"That's my assessment, " Schuster said. "It surely is not to protect the work from the environment." It would be the first covered dry dock at Pearl Harbor.

The shipyard's dry docks are arrayed near Hospital Point, with Nos. 1, 2 and 3 in close proximity and 4 on the opposite side of the point.

The oldest, Dry Dock 1, at 1,002 feet, was completed in 1919. Dry Dock 2, at 1,000 feet, was finished in 1941. The 497-foot Dry Dock 3 was completed in 1942, and Dry Dock 4, at 1,088 feet, was finished in 1943, according to the Defense Department.

The area eyed for a new dry dock and production facility is next to Dry Dock 3, and the Navy is considering filling in the old dry dock as part of the plan.

Two watery basins define the spot where the Navy wants to build the new facilities, meanwhile.

Jim Neuman, historian for Navy Region Hawaii, said that after the Japanese attack on Oahu, planners set out to develop "every available inch of shoreline " at Pearl Harbor for use as either docks, piers or other related facilities.

The manmade basins were a part of that expansion. The area closest to the existing dry docks was used for a floating dry dock to repair ships and submarines, Neuman said.

A basin next to it with rails that can be seen disappearing into the harbor was part of Marine Railway No. 2, completed in 1943, he said.

"That was also constructed to handle smaller ships and submarines, which allowed the dry docks to be freed up for larger projects, " Neuman said.

The railway was 399 feet long and was used to haul ships up out of the water. Neuman said the steel used in its construction was salvaged from the old coaling station that was located near the current site of Dry Dock 4.

Neuman said it appears the railway was still being used in some capacity into the late 1970s.

The modernization effort falls under the umbrella of the Shipyard Infrastructure Optimization Program, a 20-year, $21 billion effort to improve outdated infrastructure at the four Navy shipyards.

The four yards "need substantial recapitalization and reconfiguration in order to improve the timely return of ships and submarines back to the fleet, " said Naval Sea Systems Command, which oversees the shipyards.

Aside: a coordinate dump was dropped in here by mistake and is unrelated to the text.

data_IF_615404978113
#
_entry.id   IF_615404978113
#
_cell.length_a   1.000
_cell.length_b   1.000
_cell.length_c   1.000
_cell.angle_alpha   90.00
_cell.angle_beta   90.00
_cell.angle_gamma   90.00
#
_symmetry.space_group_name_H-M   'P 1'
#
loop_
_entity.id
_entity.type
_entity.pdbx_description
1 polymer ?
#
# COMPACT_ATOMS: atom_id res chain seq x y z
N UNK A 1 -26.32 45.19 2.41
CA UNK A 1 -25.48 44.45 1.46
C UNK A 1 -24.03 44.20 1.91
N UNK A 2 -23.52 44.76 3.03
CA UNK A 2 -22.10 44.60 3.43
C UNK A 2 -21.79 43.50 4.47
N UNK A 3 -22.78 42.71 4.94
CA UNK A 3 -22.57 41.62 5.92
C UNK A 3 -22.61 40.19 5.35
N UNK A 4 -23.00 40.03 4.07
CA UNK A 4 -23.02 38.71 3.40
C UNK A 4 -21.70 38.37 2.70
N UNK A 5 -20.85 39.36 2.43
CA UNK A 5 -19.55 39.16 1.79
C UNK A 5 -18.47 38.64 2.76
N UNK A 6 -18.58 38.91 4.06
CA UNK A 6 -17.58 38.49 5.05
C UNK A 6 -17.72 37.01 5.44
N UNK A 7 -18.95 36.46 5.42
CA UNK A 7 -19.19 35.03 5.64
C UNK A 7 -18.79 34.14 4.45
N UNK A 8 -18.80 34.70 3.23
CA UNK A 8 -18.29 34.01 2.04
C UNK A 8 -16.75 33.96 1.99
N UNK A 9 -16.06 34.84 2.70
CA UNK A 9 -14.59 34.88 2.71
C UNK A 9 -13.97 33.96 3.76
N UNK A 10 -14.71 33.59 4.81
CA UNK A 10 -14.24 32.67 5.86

The rise of China as a peer competitor has propelled the improvements at the Pearl Harbor shipyard, which will be the first to receive a waterfront production facility. The big complex is expected to bring workshops closer to submarines to improve efficiency.

More than 1,000 shipyard workers were added between 2010 and 2018. The yard now has approximately 6, 000 civilian workers and 500 military workers. Contractors take care of surface ship work at Dry Dock 4 and are not counted as part of the civilian workforce.

The Navy's environmental impact statement for the new dry dock and waterfront production facility will analyze a range of options, with a draft expected in the summer of 2021 and a final document in 2022.

A replacement dry dock is expected to be constructed first, followed by the adjacent production facility. The Navy previously talked about early 2028 for completion of the production facility.

But shipyard spokeswoman Necaise said "with preliminary alternatives and options still being analyzed, a completion date cannot be projected at this time."

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Pearl Harbor Naval Shipyard workers guide USS Chosin (CG 65) into Dry Dock 4 in 2010. Dry Dock 4, at 1,088 feet, was finished in 1943.
U.S. NAVY